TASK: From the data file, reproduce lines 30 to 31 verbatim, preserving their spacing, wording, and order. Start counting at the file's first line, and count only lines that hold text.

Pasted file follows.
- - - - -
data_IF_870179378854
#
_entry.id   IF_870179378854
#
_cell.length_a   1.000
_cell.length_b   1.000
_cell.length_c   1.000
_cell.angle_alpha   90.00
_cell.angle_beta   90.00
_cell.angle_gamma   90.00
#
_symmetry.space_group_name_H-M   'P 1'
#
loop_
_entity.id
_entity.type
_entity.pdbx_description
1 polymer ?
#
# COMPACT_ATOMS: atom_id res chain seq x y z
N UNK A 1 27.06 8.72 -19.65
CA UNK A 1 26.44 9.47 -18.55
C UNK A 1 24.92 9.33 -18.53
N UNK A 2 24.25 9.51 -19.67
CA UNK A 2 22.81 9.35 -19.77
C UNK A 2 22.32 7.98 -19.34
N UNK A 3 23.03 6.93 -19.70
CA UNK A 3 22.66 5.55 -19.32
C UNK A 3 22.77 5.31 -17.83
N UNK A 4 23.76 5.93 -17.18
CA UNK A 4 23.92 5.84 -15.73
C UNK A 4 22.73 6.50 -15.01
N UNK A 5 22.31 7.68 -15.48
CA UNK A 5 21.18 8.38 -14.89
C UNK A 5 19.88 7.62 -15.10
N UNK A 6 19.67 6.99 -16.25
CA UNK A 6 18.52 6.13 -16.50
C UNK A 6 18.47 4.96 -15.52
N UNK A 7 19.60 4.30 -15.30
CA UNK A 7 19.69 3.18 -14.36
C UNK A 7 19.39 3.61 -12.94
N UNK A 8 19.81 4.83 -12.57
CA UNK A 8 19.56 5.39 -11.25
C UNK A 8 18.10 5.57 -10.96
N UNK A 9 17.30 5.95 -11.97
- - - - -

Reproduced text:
N UNK A 4 23.76 5.93 -17.18
CA UNK A 4 23.92 5.84 -15.73